Pad Thai

Thailand’s most famous dish is a satisfying medley of noodles, shrimp, chicken and Thai flavors. Authentic Pad Thai is made with juice extracted from tamarind pulp but this is not a widely available ingredient in Ohio. The rice vinegar and paprika stand in for the tamarind. Dried rice stick noodles are often used for Pad Thai, but quality varies brand to brand. Udon noodles or even linguine are much sturdier and more reliable.

3 TBS canola oil, divided
1 TBS rice vinegar
4 TBS fish sauce
1 tsp paprika
2 eggs, beaten
1 chicken breast fillet, cooked and chopped
12 medium shrimp, soaked in cold water for 15 minutes, peeled & cooked
2 TBS sugar
2 cups bean sprouts
2 scallions, chopped
1/2 pound Udon noodles or linguine, cooked & drained
1 TBS peanuts, chopped
Thai basil or regular basil leaves, chopped
1 lime, cut into wedges

In a large wok, heat 2 TBS oil. Add cooked Udon noodles, stir fry 1 minute. Add vinegar, fish sauce, and paprika. Toss noodles to coat.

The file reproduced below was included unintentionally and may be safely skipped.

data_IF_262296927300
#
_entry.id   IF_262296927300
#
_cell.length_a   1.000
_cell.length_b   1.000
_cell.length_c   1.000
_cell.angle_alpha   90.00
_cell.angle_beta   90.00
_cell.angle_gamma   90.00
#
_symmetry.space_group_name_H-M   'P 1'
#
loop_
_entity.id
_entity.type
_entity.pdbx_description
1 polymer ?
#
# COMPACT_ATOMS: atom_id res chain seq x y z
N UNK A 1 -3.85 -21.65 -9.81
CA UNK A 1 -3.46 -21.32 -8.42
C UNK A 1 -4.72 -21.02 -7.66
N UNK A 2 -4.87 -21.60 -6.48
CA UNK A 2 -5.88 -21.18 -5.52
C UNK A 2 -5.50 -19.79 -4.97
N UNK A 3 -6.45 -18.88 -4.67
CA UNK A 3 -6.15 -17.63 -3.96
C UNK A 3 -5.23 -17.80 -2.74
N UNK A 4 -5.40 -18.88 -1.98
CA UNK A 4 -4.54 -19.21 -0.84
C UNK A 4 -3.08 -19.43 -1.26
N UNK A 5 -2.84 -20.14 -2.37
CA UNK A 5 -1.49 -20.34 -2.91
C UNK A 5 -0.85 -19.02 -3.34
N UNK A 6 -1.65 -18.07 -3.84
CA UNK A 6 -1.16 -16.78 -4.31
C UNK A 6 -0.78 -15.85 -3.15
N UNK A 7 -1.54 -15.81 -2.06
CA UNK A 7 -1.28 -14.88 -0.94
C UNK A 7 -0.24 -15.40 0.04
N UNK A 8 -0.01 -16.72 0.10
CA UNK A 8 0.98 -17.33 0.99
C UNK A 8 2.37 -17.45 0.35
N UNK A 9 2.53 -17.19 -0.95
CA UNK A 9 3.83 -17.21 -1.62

Push noodles to the sides of the wok. Add 1 TBS oil to center of wok. Add eggs, cooking until firm. Break up and stir into noodles.

Add cooked shrimp and chicken, sugar, bean sprouts and green onions. Heat through. Turn onto platter. Garnish with peanuts and basil leaves. Serve with lime wedges.

Serves 4

Gary – This is not as focused on heat as many Thai dishes, so wines with firm acidity, either lightly dry or softly sweet, would be my choice, echoing the lime and vinegar flavors in this sweet and sour dish. Riesling from Alsace, Australia or Germany; Vouvray or Savennières; New Zealand or Loire Sauvignon Blanc would all be a fine match as would a crisp or lightly sweet rosé. Gamay, Pinot Noir, a soft Garnacha or Côtes du Rhône and other light reds will also work.

No Comments Yet

Comments are closed


Our goal is to educate, in a reader-friendly fashion, and take the intimidation out of wine, beer and spirits in order to enhance its enjoyment.


to Our

Get the latest updates
and exclusive content.
Yes. I want to receive udpates